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I've been trying to generate strings in this way:
















And I want to know why Segmentation fault (core dumped) error is prompted when it reaches 'yz'. I know my code don't cover all the posibles strings like 'zb' or 'zc', but that's not all the point, I want to know why this error. I am not a master in coding as you see so please try to explain it clearly. Thanks :)

#include <stdio.h>
#include <unistd.h>
#include <string.h>
#include <stdlib.h>

void move_positions (char s[]);

int main (int argc, char *argv[])
    char s[28]; 
    s[0] = ' ';
    s[1] = '\0';
    int a = 0;
    for(int r = 'a'; r <= 'z'; r++)
        for(int t ='a';t <='z'; t++)
            for(int u = 'a';u <= 'z'; u++)
                for(int y = 'a'; y <= 'z'; y++)                                    
                    s[a] = (char)y;  
                    printf ("%s\n", s);                                                                    
                    if (s[0] == 'z')
                s[a-1] = (char)u;
            s[a-2] = (char)t;
        s[a-3] = (char)r;
return 0;

void move_positions (char s[])
    char z[28];
    z[0] = ' ';
    z[1] = '\0';
    strcpy(s, strcat(z, s));
share|improve this question
Please update the title so the question will be useful to future visitors. Otherwise it risks being closed as too localized. – Raymond Chen Nov 16 '12 at 19:52
Ok, thanks! I will! :) – user1830562 Nov 17 '12 at 13:33

First, let's compile with debugging turned on:

gcc -g prog.c -o prog

Now let's run it under a debugger:

> gdb prog
GNU gdb 6.3.50-20050815 (Apple version gdb-1822) (Sun Aug  5 03:00:42 UTC 2012)
Copyright 2004 Free Software Foundation, Inc.
GDB is free software, covered by the GNU General Public License, and you are
welcome to change it and/or distribute copies of it under certain conditions.
Type "show copying" to see the conditions.
There is absolutely no warranty for GDB.  Type "show warranty" for details.
This GDB was configured as "x86_64-apple-darwin"...Reading symbols for shared libraries .. done

(gdb) run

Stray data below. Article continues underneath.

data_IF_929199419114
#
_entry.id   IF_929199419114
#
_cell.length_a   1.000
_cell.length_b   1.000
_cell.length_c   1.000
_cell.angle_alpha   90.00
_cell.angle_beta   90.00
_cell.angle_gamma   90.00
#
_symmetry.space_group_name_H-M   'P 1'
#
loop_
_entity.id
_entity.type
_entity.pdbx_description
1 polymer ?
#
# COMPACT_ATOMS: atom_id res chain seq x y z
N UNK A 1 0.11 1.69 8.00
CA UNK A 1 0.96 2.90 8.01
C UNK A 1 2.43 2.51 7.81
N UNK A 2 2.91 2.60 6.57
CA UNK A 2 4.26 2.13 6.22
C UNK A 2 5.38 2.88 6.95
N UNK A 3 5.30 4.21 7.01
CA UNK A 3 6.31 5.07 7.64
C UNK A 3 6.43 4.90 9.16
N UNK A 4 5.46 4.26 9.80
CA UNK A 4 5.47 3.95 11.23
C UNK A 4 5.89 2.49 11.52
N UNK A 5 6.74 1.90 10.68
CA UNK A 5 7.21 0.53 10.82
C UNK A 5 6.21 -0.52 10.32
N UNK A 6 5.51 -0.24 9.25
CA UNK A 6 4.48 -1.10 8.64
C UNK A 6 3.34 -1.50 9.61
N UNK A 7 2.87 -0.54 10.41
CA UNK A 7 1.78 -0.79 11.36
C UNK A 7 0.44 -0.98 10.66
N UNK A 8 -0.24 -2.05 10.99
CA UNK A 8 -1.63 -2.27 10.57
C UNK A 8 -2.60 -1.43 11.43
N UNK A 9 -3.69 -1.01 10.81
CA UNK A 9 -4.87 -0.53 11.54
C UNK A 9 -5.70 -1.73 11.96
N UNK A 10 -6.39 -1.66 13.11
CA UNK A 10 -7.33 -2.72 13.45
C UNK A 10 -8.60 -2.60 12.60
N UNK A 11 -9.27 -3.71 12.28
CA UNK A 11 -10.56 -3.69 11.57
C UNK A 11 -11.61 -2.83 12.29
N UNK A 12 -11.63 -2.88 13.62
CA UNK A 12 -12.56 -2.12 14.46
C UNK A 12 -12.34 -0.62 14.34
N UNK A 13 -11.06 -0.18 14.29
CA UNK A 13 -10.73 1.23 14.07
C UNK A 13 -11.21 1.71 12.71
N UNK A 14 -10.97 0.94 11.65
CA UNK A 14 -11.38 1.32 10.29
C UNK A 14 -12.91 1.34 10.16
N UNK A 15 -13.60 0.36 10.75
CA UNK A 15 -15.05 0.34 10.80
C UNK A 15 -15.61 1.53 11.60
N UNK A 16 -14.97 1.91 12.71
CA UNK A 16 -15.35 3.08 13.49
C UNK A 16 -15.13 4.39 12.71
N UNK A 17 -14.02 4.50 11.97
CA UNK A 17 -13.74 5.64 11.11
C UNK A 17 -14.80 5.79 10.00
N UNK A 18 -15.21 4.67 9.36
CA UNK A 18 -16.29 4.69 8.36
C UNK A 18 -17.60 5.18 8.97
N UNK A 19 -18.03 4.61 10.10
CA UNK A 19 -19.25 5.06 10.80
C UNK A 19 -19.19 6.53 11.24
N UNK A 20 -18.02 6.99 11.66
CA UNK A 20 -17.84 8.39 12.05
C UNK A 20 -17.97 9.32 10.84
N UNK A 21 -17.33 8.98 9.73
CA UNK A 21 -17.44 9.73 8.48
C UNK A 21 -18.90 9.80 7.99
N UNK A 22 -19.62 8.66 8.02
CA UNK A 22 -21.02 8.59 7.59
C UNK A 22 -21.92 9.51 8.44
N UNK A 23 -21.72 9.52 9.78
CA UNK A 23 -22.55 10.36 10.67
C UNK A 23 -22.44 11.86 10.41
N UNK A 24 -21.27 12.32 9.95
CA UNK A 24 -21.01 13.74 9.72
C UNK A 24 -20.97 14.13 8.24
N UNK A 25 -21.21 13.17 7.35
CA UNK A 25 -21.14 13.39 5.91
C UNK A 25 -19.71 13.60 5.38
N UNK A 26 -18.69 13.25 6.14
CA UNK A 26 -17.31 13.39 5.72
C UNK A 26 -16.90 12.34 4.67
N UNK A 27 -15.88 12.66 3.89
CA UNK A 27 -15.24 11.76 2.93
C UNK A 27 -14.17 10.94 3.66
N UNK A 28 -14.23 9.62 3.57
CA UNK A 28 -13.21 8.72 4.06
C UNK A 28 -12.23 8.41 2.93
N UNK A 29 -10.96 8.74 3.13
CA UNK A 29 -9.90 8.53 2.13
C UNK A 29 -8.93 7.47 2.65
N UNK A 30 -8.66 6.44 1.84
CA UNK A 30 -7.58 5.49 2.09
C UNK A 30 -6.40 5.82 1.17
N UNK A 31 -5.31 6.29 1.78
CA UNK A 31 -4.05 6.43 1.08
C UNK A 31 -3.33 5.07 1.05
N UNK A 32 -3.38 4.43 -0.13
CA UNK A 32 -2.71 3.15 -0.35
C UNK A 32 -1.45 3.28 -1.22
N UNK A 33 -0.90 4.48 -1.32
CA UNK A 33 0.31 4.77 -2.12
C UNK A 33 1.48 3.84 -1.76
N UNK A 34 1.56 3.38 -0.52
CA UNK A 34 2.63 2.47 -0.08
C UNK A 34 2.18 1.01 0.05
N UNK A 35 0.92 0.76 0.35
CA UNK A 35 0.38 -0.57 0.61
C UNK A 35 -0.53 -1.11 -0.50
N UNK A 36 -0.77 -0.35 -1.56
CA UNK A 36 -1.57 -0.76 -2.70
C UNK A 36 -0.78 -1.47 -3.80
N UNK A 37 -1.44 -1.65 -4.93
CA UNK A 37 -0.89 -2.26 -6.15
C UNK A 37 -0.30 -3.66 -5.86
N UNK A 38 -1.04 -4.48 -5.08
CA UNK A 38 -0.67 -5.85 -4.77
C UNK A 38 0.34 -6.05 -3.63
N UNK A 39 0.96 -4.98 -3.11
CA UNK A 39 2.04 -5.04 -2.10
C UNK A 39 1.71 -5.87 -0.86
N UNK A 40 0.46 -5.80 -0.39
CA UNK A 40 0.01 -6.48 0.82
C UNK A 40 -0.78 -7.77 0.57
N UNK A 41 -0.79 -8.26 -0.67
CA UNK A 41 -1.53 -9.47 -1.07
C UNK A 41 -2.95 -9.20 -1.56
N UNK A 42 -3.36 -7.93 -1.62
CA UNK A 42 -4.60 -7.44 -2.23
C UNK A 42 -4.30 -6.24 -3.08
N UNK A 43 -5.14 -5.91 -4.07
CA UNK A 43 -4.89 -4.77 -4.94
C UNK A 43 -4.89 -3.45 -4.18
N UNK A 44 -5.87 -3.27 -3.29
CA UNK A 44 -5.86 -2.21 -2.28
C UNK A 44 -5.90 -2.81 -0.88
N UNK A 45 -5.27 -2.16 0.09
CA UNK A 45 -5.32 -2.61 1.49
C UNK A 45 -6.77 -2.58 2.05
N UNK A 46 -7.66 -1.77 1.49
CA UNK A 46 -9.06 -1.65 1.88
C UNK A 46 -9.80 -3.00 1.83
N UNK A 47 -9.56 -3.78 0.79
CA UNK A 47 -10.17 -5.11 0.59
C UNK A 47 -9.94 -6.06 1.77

Starting program: /Users/andrew/Documents/programming/sx/13422880/prog 
Reading symbols for shared libraries +............................. done


Program received signal EXC_BAD_ACCESS, Could not access memory.
Reason: KERN_INVALID_ADDRESS at address: 0x00007fffc0bff6c5
0x0000000100000c83 in main (argc=1, argv=0x7fff5fbff728) at prog.c:22
22                      s[a] = (char)y;  

Ok, it crashed on line 22, trying to do s[a] = (char)y. What's a?

(gdb) p a
$1 = 1627389953

So you're setting the ~1.6 millionth entry of the array s. What is s?

(gdb) ptype s
type = char [28]

Saving 1.6 million entries in a 28-element array? That's not going to work. Looks like you need to reset a to zero at the start of some of your loops.

share|improve this answer
Thanks andrew! You're right! But I don't know why it changes from 1 to 1,6 million. I've tried to solve the problem but suddendly it changes without getting in to the statement in which "a" changes its value. It's kind of wierd. It prints out 'za' and just before that a=1 and after( but before getting into the if condition where it changes its value) a= 1.6 million :( why that? You can see in this picture : link – user1830562 Nov 17 '12 at 13:31
@user1830562 I’m glad I was able to help. The bit of code in the screenshot is different from the code in your question above—I'd have to see all the code to be able to figure it out. In any case, since you're new to the site, please be sure to upvote any responses that are helpful, and mark as accepted the best answer to your question. If you don't regularly do this, people will be less likely to answer your questions in the future. Thanks! – andrewdotn Nov 17 '12 at 16:44
Thanks again andrew! Well, is the same code but I changed "a" to a long long int instead of being just an int. Besides, there are three printf and two system pauses but just for checking the code and getting the image I posted! Sorry that I don't vote you up because I need 15 of reputation and I don't have them yet :( – user1830562 Nov 19 '12 at 0:05

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